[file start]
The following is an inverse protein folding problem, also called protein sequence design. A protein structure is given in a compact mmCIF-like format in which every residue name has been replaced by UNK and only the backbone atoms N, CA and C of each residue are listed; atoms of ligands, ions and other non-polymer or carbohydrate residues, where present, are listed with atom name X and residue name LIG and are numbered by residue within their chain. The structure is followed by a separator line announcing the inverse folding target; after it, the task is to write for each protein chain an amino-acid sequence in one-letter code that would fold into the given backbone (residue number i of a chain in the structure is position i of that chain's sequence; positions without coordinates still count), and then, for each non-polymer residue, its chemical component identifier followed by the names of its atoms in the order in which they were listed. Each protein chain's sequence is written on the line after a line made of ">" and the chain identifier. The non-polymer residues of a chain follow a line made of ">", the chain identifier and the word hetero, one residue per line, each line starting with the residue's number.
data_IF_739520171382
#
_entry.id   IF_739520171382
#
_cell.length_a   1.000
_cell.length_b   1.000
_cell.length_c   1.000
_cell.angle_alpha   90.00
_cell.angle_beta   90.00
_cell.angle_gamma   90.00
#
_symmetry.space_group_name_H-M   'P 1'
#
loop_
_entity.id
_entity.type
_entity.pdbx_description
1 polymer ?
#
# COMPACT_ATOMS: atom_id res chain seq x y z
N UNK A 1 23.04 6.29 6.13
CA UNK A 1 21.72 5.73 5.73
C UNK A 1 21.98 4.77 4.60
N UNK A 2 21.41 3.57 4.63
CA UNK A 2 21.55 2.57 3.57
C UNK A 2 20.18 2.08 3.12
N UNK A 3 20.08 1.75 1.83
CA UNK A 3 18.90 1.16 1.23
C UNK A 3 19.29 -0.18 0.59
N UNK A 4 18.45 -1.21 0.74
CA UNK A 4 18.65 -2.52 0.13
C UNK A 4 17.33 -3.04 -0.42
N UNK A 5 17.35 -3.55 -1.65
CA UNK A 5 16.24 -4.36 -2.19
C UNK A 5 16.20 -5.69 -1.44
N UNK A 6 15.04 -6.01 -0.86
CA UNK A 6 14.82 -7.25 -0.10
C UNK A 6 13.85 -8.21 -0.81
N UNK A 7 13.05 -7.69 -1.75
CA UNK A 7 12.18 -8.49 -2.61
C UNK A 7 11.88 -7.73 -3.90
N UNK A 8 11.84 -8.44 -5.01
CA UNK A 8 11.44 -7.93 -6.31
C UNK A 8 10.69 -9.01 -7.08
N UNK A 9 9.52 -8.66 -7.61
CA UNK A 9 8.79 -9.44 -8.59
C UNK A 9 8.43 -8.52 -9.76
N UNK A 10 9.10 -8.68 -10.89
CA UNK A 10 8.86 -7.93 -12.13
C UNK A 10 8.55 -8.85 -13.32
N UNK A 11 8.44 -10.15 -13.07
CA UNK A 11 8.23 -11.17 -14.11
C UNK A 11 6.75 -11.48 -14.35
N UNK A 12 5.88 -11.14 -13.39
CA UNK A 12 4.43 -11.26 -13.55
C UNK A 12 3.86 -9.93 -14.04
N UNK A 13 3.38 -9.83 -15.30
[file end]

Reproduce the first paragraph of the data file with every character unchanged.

The following is an inverse protein folding problem, also called protein sequence design. A protein structure is given in a compact mmCIF-like format in which every residue name has been replaced by UNK and only the backbone atoms N, CA and C of each residue are listed; atoms of ligands, ions and other non-polymer or carbohydrate residues, where present, are listed with atom name X and residue name LIG and are numbered by residue within their chain. The structure is followed by a separator line announcing the inverse folding target; after it, the task is to write for each protein chain an amino-acid sequence in one-letter code that would fold into the given backbone (residue number i of a chain in the structure is position i of that chain's sequence; positions without coordinates still count), and then, for each non-polymer residue, its chemical component identifier followed by the names of its atoms in the order in which they were listed. Each protein chain's sequence is written on the line after a line made of ">" and the chain identifier. The non-polymer residues of a chain follow a line made of ">", the chain identifier and the word hetero, one residue per line, each line starting with the residue's number.